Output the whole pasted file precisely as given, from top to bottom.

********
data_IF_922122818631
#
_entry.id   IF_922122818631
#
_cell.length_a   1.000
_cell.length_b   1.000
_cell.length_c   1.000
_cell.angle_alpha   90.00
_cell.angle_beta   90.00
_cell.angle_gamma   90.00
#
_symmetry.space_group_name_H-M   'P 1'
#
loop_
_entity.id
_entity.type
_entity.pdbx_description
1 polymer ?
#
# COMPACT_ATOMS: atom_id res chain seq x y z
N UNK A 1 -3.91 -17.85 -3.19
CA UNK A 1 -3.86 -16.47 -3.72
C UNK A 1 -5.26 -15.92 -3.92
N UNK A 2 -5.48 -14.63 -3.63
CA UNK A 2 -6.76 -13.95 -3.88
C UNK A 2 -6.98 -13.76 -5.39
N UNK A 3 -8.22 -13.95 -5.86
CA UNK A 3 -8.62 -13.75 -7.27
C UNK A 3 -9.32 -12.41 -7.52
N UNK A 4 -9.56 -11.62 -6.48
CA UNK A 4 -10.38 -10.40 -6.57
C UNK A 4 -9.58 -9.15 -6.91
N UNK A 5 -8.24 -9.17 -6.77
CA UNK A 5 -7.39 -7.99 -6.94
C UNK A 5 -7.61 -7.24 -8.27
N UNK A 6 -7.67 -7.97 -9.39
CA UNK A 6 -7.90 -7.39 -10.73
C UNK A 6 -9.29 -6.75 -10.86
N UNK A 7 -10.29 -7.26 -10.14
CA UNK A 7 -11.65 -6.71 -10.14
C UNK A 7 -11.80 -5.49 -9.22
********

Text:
data_IF_922122818631
#
_entry.id   IF_922122818631
#
_cell.length_a   1.000
_cell.length_b   1.000
_cell.length_c   1.000
_cell.angle_alpha   90.00
_cell.angle_beta   90.00
_cell.angle_gamma   90.00
#
_symmetry.space_group_name_H-M   'P 1'
#
loop_
_entity.id
_entity.type
_entity.pdbx_description
1 polymer ?
#
# COMPACT_ATOMS: atom_id res chain seq x y z
N UNK A 1 -3.91 -17.85 -3.19
CA UNK A 1 -3.86 -16.47 -3.72
C UNK A 1 -5.26 -15.92 -3.92
N UNK A 2 -5.48 -14.63 -3.63
CA UNK A 2 -6.76 -13.95 -3.88
C UNK A 2 -6.98 -13.76 -5.39
N UNK A 3 -8.22 -13.95 -5.86
CA UNK A 3 -8.62 -13.75 -7.27
C UNK A 3 -9.32 -12.41 -7.52
N UNK A 4 -9.56 -11.62 -6.48
CA UNK A 4 -10.38 -10.40 -6.57
C UNK A 4 -9.58 -9.15 -6.91
N UNK A 5 -8.24 -9.17 -6.77
CA UNK A 5 -7.39 -7.99 -6.94
C UNK A 5 -7.61 -7.24 -8.27
N UNK A 6 -7.67 -7.97 -9.39
CA UNK A 6 -7.90 -7.39 -10.73
C UNK A 6 -9.29 -6.75 -10.86
N UNK A 7 -10.29 -7.26 -10.14
CA UNK A 7 -11.65 -6.71 -10.14
C UNK A 7 -11.80 -5.49 -9.22